In his motion to amend his § 2255 motion, Moore seeks to clarify the aforementioned argument, asserting he is not contesting the legality of the seizure and search of his bag based on the stop, but is contesting the search as an illegal search incident to arrest. Even if the Court were to allow this amendment, the record shows the police did not violate Moore’s Fourth Amendment rights in seizing and searching his bags. The United States Supreme Court has “flatly dismissed the idea that an ulterior motive might serve to strip [law enforcement] agents of their legal justification” to stop and search. Whren, 517 U.S. at 812. The Supreme Court has also “held that a traffic-violation arrest . . . would not be rendered invalid by the fact that it was ‘a mere pretext for a narcotics search’; and that a lawful postarrest search of the person would not be rendered invalid by the fact that it was not motivated by the officer-safety concern that justifies such searches.” Id. at 812-13 (internal citations omitted). As the stop and arrest were valid due to Moore’s traffic violations, Moore cannot show counsel acted deficiently or that he was prejudiced by counsel’s handling of his motion to suppress, because the record does not support his claim of an illegal search.

Moore relies heavily on this Court’s ruling in United States v. Bennett, No. 08-535, 2010 WL 1427593 (E.D. Pa. Apr. 8, 2010), to support his claim that his counsel was deficient in failing to argue illegal search incident to arrest. In Bennett, the Court held that the search of the defendant’s backpack was not a valid search incident to arrest because by the time defendant’s bag was searched he had been subdued, handcuffed, and surrounded by police; thus, the bag was no longer within his immediate control. Id. at *6. A warrantless search is generally unreasonable, unless justified by an exception, such as a search incident to arrest, which is permitted “to disarm a suspect in order to take him into custody, ” and “to preserve evidence for later use at trial.” Knowles v. Iowa, 525 U.S. 113, 116 (1998). In making a lawful, custodial arrest, police can search the area within an arrestee's “‘immediate control, ’—construing that phrase to mean the area from within which he might gain possession of a weapon or destructible evidence.” Chimel v. California, 395 U.S. 752, 763 (1960). Bennett is factually distinguishable from the instant case. Bennett’s bag was not searched until after he had been handcuffed, surrounded by police officers, and the bag was no longer near him, while Moore’s bags were in his hands when the police approached him, and lay next to him on the ground as he was being arrested. The fact that Moore was already handcuffed when police searched his bags does not render the search illegal. See United States v. Shakir, 616 F.3d 315, 321 (3d Cir. 2010) (holding that even where a suspect is handcuffed a search is permissible incident to arrest when, “under all circumstances, there remains a reasonable possibility that the arrestee could access a weapon or destructible evidence in the container or area being searched”); see also United States v. Nigro, 218 F. App’x 153, 157 (3d Cir. 2007) (finding that a search of the defendant’s bag was within the “temporal and geographic limitations necessary for a valid search incident to arrest, ” even though the defendant’s bag was opened after he was handcuffed). Moreover, police had an objectively reasonable basis for conducting the search as Moore had just led them on a high speed chase and they had information that he was on his way to conduct a high value drug deal. See United States v. Myers, 308 F.3d 251, 267 (3d Cir. 2002) (finding that where there was an objective basis for the police to fear the arrestee, a search of the area where the arrest occurred is a valid search incident to arrest) citing United States v. Abdul-Saboor, 85 F.3d 664, 670 (D.C. Cir. 1996))). Therefore, counsel did not act deficiently in failing to challenge the search of Moore’s bag as an illegal search, as it was reasonable for counsel to believe the search was a valid search incident to arrest.[3]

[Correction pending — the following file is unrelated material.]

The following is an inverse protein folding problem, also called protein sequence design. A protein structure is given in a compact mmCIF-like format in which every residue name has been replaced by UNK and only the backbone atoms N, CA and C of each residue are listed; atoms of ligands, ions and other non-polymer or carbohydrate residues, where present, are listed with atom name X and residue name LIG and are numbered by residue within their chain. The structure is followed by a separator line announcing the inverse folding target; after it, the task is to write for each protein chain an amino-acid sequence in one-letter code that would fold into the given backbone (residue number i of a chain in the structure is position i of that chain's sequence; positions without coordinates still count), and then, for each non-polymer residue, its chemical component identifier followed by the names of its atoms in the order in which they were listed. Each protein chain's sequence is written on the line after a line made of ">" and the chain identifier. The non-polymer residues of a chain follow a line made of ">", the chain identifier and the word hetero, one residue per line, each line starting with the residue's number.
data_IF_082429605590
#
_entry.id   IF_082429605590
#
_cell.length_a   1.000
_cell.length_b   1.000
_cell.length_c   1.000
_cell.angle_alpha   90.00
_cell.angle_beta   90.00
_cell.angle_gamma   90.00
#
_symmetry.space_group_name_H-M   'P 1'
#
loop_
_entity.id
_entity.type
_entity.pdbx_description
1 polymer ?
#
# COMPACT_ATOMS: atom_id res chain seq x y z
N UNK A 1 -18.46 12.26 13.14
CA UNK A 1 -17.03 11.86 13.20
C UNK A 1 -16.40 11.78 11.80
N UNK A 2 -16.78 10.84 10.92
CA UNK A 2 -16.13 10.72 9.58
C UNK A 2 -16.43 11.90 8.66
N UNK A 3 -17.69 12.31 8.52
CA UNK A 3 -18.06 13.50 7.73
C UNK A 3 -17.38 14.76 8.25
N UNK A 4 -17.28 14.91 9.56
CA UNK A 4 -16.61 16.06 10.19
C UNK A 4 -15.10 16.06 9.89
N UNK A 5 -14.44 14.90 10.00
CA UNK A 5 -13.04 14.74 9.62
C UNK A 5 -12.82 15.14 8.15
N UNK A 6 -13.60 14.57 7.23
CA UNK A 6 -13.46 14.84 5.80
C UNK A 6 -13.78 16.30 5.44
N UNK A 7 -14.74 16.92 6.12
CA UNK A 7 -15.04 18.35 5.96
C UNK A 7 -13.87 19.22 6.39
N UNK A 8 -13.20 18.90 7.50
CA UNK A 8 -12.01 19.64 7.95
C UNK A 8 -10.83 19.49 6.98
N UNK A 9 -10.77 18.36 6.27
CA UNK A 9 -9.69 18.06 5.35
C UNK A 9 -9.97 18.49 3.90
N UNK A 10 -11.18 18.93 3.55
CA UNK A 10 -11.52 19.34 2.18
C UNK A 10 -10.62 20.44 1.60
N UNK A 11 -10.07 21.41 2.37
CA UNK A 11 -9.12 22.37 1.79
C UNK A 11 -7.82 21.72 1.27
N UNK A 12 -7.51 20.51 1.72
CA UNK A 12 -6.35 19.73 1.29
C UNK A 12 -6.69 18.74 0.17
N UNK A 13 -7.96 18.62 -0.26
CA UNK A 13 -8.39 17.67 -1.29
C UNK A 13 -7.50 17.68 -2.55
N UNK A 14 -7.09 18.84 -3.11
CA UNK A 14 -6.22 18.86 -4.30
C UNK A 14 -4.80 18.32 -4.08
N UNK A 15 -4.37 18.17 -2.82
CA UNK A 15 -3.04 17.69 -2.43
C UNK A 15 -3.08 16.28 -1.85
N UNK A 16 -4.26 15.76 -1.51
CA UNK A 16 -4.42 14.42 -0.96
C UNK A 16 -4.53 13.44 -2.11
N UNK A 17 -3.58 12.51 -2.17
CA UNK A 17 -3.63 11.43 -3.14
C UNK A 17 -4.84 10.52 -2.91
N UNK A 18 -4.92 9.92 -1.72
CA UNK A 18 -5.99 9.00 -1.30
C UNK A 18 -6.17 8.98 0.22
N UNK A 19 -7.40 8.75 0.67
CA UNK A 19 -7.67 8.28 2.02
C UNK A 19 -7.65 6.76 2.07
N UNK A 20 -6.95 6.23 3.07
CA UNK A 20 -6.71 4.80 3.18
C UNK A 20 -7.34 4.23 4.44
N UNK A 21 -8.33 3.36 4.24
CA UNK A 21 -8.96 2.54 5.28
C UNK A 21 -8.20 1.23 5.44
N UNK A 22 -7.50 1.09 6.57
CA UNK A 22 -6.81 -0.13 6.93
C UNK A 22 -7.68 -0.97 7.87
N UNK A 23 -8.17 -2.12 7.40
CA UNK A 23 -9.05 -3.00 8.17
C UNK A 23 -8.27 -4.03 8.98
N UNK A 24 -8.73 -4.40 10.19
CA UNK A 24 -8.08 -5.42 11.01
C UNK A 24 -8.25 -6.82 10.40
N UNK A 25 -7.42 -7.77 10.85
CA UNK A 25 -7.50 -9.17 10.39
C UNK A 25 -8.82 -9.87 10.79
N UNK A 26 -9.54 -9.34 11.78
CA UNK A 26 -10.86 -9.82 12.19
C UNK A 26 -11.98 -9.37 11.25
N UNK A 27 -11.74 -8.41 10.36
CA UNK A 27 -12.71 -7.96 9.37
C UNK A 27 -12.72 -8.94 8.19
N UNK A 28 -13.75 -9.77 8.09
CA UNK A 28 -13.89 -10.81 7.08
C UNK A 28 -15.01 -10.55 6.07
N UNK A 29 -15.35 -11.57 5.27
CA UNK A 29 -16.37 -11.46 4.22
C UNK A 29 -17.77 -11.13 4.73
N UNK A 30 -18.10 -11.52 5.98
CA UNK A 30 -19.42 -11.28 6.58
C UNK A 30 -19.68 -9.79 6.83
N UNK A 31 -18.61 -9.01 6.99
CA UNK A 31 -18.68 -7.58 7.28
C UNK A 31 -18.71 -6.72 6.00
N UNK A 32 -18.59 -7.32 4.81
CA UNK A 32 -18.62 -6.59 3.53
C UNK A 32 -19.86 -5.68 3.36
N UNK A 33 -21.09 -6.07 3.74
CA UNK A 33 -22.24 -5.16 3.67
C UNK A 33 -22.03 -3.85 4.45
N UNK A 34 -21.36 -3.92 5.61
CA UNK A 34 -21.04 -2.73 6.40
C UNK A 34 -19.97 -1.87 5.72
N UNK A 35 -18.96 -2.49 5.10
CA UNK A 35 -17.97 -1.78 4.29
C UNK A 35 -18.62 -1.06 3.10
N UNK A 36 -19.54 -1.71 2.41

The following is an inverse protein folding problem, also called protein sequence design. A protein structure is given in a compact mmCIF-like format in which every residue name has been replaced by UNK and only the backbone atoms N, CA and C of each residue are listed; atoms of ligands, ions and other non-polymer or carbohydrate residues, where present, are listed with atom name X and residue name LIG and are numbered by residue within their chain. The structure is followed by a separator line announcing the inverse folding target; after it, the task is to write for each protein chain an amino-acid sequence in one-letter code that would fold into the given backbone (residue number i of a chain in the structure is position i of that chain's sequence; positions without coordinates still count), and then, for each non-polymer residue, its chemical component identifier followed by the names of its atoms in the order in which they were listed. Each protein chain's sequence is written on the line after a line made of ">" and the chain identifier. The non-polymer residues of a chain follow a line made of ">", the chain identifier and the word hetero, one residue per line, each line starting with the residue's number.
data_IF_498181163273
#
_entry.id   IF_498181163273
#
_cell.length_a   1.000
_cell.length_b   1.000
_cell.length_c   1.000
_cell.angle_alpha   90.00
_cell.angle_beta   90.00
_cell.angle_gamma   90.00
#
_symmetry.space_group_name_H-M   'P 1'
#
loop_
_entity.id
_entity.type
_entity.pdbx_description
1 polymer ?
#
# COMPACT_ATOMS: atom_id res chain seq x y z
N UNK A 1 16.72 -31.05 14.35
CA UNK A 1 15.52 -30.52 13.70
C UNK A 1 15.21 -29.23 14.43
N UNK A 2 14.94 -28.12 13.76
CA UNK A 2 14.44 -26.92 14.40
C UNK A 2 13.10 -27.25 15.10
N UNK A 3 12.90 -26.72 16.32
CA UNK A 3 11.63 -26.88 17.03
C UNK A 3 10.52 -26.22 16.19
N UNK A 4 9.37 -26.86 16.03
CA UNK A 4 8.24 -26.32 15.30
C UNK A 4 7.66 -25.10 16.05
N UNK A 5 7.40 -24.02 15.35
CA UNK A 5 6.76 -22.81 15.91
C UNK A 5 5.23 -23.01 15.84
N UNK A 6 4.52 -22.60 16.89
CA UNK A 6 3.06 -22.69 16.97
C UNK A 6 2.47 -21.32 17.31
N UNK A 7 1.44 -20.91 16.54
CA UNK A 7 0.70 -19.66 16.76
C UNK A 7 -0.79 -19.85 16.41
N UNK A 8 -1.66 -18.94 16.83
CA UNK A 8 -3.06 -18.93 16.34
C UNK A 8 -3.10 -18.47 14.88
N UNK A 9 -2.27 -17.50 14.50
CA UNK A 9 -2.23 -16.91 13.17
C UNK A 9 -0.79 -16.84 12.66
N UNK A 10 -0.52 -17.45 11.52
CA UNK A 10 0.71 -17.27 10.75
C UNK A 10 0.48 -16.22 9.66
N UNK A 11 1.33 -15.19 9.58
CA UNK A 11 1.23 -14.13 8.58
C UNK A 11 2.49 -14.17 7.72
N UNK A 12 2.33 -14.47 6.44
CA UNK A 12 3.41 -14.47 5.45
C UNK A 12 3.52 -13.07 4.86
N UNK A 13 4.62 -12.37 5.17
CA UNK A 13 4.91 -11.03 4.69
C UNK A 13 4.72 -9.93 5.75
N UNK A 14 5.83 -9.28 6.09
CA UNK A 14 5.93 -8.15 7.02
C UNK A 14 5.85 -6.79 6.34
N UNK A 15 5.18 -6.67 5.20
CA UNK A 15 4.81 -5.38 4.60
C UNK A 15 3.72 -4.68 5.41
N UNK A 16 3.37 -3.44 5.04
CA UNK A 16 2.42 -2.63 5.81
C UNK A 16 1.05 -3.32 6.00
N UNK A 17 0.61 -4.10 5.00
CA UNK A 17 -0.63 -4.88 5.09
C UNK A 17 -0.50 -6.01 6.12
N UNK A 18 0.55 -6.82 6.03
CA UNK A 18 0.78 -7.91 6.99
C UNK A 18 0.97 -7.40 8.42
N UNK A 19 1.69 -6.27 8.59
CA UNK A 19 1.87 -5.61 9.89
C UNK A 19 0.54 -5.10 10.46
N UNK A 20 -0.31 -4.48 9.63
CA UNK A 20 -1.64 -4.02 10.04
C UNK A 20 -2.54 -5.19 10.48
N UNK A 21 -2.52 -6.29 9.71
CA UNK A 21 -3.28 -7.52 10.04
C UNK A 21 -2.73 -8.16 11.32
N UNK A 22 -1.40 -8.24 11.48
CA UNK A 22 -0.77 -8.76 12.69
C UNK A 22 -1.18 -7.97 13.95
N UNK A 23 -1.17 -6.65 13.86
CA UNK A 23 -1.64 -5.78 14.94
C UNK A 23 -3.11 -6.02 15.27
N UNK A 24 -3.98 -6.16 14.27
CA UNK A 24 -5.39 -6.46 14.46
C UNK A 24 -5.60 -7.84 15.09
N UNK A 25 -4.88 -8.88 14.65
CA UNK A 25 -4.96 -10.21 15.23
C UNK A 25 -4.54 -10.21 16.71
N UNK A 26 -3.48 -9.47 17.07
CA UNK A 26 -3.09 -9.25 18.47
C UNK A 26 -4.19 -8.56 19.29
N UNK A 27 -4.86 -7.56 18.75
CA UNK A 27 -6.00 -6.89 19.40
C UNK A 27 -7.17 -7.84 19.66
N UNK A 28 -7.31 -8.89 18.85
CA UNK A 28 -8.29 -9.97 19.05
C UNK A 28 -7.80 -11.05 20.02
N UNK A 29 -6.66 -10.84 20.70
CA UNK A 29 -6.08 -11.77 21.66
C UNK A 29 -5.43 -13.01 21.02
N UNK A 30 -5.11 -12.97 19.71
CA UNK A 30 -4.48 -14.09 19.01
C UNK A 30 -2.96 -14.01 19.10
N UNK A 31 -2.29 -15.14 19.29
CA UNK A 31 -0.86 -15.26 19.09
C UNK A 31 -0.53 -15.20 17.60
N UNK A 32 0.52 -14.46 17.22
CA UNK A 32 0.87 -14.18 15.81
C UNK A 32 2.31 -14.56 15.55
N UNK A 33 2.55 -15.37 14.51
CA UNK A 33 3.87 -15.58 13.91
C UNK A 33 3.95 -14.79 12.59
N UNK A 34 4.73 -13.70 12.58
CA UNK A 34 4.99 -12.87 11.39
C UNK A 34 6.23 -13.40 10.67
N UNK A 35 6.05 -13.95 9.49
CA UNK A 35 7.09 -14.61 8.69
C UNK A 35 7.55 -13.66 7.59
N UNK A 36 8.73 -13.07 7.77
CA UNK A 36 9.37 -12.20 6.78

Moore’s next claim–that his counsel was ineffective for not raising a violation of the Speedy Trial Act–is also meritless. Moore claims that the Speedy Trial Act was violated because he did not make his first appearance in federal court until 71 days after being arrested by Philadelphia Police on October 1, 2008; however, this argument misinterprets the statute. Pursuant to the Speedy Trial Act a federal criminal trial shall begin within 70 days from “the filing date (and making public) of the information or indictment, or from the date the defendant has appeared before a judicial officer of the court in which such charge is pending, whichever date last occurs.” 18 U.S.C. § 3161(c)(1). The Government filed its indictment on December 10, 2008, and Moore made his first appearance in federal court on December 11, 2008. For purposes of the Act, the 70-day clock only began when Moore made his first appearance in court. Moore’s arrest by the Philadelphia Police on October 1, 2008, had no impact on the 70-day clock because it was not related to the federal charges. Moreover, while more than 70 days elapsed between the indictment and trial, this was the result of four defense continuance requests and not any undue delay by the Government. In computing the time within which trial must commence after a defendant is indicted, a period of delay is excluded if it “result[s] from a continuance granted by any judge on his own motion or at the request of the defendant or his counsel or at the request of the attorney for the Government, if the judge granted such continuance on the basis of his findings that the ends of justice served by taking such action outweigh the ...